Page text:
Jewish World Review Dec 20, 2007 / 11 Teves 5768
Dump your bank escrow account, earn some interest
By Vicki Lee Parker
http://www.JewishWorldReview.com | (MCT) Many homeowners are stunned to see an updated property assessment for their homes. Some might be inclined to throw the paper with the ominous figure into the drawer and try to forget about it. That would be costly, said Ricardo Cobos, vice president of Cary Towne Mortgage in Raleigh, N.C.
"This is where you need to be a savvy and proactive consumer," Cobos said.
Homeowners often make the mistake of not notifying their mortgage companies when their property values change, he said.
No one knows how much tax bills will rise. The mortgage company does not adjust the escrow account - the money held by the company to pay your yearly property taxes and insurance premiums - until it gets the tax bill. If the account has a deficit at that point, the homeowner usually gets a hefty bill, due upon receipt.
To avoid another shock, homeowners should contact their mortgage bank now and talk to someone in the escrow department. Fax the lender a copy of the home's new value. The bank representative should be able to estimate the new monthly payment, which is better than getting hit with a big bill later.
A higher tax bill might make some homeowners rethink the idea of escrow altogether.
Many people prefer to have their taxes and insurance in escrow, because they worry that they won't have the discipline to save the money themselves.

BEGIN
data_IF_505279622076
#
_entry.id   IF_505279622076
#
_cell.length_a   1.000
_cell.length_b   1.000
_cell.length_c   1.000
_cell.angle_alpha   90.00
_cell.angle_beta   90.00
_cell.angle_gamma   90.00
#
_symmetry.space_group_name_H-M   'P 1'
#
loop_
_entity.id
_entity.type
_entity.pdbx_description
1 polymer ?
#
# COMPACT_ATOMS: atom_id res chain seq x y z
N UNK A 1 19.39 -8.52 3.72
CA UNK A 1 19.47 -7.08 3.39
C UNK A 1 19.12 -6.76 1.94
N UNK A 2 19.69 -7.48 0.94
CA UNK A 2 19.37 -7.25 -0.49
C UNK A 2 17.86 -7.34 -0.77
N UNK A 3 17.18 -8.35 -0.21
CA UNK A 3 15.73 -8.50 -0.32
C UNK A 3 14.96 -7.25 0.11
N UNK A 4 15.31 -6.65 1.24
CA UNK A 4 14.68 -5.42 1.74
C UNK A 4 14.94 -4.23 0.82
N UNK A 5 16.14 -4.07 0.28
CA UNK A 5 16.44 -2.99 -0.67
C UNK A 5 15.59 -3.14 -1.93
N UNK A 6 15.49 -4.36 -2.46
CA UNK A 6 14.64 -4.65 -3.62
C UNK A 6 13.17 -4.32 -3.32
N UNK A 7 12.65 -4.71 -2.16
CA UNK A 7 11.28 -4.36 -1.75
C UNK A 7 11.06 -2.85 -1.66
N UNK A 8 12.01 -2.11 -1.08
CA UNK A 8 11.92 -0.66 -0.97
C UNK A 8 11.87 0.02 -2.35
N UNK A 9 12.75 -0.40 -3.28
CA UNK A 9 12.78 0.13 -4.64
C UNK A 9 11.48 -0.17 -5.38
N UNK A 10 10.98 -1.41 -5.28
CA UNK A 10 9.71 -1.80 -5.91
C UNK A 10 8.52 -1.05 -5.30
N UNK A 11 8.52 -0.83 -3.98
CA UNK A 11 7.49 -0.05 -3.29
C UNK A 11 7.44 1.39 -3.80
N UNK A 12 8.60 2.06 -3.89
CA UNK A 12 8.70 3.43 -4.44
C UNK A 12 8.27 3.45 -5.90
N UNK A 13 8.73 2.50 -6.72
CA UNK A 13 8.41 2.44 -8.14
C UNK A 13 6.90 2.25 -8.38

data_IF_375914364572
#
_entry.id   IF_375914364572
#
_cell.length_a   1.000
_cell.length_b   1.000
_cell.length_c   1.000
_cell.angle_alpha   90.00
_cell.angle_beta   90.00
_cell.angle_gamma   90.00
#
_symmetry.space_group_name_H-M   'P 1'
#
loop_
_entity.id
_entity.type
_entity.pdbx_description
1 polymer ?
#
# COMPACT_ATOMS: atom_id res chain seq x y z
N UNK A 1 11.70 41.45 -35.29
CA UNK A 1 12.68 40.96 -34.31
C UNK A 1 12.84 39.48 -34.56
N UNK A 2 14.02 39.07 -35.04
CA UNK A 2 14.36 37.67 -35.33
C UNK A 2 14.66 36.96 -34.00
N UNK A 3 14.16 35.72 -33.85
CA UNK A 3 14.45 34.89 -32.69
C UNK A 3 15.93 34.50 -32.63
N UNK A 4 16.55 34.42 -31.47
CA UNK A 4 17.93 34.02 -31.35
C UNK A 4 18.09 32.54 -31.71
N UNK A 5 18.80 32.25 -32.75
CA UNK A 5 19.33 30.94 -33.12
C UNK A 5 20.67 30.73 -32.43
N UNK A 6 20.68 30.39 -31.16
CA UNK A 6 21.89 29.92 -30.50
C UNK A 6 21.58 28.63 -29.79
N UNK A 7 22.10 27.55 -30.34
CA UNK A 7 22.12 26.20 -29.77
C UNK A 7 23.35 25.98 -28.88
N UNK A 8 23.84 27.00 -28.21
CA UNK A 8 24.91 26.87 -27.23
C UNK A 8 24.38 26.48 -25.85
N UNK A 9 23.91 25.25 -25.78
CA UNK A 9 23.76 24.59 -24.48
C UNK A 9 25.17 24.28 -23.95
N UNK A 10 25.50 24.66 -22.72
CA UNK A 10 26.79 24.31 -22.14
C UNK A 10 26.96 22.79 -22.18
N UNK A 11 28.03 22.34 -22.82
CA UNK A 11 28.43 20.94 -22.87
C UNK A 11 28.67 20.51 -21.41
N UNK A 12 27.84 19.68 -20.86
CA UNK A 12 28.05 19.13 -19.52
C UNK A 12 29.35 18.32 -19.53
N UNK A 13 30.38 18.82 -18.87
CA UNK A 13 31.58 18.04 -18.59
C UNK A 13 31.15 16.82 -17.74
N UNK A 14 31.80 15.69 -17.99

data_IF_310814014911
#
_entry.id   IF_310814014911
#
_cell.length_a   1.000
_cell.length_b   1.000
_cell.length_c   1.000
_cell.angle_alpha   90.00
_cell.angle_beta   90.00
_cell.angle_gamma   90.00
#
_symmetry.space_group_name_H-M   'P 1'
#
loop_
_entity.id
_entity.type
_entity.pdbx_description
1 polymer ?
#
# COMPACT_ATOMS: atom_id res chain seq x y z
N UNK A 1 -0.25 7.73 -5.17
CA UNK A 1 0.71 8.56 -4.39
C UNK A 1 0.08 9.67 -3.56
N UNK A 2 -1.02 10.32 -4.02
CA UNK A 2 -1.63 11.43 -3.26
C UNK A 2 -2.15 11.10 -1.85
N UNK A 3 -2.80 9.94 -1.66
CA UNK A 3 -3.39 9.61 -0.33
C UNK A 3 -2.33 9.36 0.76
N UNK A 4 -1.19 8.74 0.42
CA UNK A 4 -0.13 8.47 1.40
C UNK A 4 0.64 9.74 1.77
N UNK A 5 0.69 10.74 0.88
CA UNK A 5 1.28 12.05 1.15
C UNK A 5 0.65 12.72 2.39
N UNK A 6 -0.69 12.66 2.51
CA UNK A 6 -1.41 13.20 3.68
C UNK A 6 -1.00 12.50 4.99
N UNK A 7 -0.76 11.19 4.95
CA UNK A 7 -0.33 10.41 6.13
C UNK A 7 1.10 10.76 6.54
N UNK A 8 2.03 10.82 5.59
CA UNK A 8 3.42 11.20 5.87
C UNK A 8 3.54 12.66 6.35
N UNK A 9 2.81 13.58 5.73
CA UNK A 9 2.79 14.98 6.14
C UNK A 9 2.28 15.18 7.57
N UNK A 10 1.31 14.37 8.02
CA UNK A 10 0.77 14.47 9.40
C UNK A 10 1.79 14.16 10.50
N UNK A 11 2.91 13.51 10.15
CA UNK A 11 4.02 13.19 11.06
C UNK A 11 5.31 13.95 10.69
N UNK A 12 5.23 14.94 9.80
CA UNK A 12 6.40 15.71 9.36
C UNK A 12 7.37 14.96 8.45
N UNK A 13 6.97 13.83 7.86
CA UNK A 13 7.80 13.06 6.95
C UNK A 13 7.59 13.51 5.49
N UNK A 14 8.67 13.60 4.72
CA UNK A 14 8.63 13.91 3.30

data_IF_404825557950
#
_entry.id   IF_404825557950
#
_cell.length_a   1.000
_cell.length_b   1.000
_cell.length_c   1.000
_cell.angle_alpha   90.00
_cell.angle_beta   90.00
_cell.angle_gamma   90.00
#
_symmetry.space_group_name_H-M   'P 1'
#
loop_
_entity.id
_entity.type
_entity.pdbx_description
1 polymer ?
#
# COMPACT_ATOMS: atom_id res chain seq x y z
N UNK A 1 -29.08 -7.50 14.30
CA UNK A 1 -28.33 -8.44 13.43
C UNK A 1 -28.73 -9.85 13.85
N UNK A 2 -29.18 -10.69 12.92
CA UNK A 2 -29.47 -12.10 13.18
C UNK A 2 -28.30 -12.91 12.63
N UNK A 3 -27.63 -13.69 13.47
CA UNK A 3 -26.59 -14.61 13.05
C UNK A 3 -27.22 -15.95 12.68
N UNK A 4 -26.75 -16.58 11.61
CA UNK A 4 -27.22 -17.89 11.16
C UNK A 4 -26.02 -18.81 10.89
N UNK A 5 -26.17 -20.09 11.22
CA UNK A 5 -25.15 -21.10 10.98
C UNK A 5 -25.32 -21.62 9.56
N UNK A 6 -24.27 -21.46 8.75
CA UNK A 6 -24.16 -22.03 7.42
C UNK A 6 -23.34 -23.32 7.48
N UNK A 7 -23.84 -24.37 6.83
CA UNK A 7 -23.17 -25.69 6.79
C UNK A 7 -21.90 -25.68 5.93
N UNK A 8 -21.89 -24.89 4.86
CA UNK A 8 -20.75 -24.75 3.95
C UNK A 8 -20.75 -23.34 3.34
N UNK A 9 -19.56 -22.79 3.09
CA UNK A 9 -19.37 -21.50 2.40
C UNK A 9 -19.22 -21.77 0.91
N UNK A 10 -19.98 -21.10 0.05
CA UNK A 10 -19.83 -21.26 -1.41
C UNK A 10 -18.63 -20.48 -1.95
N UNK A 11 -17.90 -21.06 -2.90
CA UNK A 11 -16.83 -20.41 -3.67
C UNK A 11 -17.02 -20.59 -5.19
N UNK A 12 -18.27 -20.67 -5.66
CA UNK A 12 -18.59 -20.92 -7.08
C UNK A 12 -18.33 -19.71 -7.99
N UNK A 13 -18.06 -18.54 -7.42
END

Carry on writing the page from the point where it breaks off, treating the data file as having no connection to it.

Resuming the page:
But if you are like me and enjoy watching your money grow, here's another option: Find out whether you are eligible to waive your escrow account.
Typically, banks will allow you do this if you have at least 20 percent equity in your property. If you qualify to close your escrow account and you have the discipline to save, you could put that money into an online banking account. Internet banks continue to battle for market share, and they are paying as much as 5 percent interest, even on plain old savings accounts.
This option is ideal for people with large tax bills. But even if your annual tax bill is, say, $1,500 and you find a savings account paying 4.5 percent, you could earn $67.50 a year. That might not seem like much, but that money could pay one of your monthly household bills.
Amy Bonis, a certified mortgage planner in Raleigh, N.C., said that creating your own escrow account is a great savings plan, but there are some caveats.
"Because lenders aren't making money, some will charge you a fee to waive the account," she said. The one-time fee typically is about a quarter of 1 percent of the loan amount, she said. So if your loan amount is $250,000, the fee would be $625.
Cobos said that some of his clients have closed escrow accounts and were not charged a fee, particularly if they had had their loan more than a year.
To get the full benefit, you have to save the money throughout the year. Plopping money into an account a couple of months before the bill is due will not yield much cash.
"If you are somebody who is financially secure and like to control your own money, this is absolutely a good idea," Bonis said. "But you have to have the discipline to put the money aside."
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